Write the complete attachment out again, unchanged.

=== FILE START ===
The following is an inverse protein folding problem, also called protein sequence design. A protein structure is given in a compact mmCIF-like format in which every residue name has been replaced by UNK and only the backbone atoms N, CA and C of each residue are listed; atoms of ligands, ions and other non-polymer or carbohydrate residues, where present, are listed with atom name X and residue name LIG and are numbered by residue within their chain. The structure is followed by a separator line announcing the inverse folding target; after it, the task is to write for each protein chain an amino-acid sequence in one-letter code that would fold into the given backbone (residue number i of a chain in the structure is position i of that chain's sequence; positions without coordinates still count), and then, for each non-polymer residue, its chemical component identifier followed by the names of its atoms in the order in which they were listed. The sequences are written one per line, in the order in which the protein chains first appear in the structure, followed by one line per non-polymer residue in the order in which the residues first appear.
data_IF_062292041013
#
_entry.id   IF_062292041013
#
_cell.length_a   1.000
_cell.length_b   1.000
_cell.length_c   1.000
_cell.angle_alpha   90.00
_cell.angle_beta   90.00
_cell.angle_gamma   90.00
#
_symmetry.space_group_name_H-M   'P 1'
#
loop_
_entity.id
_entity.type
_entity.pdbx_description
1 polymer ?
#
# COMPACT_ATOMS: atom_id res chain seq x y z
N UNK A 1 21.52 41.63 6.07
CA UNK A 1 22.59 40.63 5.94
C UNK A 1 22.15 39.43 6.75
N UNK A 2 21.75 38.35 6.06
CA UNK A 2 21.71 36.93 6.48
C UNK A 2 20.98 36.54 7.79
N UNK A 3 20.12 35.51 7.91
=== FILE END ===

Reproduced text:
The following is an inverse protein folding problem, also called protein sequence design. A protein structure is given in a compact mmCIF-like format in which every residue name has been replaced by UNK and only the backbone atoms N, CA and C of each residue are listed; atoms of ligands, ions and other non-polymer or carbohydrate residues, where present, are listed with atom name X and residue name LIG and are numbered by residue within their chain. The structure is followed by a separator line announcing the inverse folding target; after it, the task is to write for each protein chain an amino-acid sequence in one-letter code that would fold into the given backbone (residue number i of a chain in the structure is position i of that chain's sequence; positions without coordinates still count), and then, for each non-polymer residue, its chemical component identifier followed by the names of its atoms in the order in which they were listed. The sequences are written one per line, in the order in which the protein chains first appear in the structure, followed by one line per non-polymer residue in the order in which the residues first appear.
data_IF_062292041013
#
_entry.id   IF_062292041013
#
_cell.length_a   1.000
_cell.length_b   1.000
_cell.length_c   1.000
_cell.angle_alpha   90.00
_cell.angle_beta   90.00
_cell.angle_gamma   90.00
#
_symmetry.space_group_name_H-M   'P 1'
#
loop_
_entity.id
_entity.type
_entity.pdbx_description
1 polymer ?
#
# COMPACT_ATOMS: atom_id res chain seq x y z
N UNK A 1 21.52 41.63 6.07
CA UNK A 1 22.59 40.63 5.94
C UNK A 1 22.15 39.43 6.75
N UNK A 2 21.75 38.35 6.06
CA UNK A 2 21.71 36.93 6.48
C UNK A 2 20.98 36.54 7.79
N UNK A 3 20.12 35.51 7.91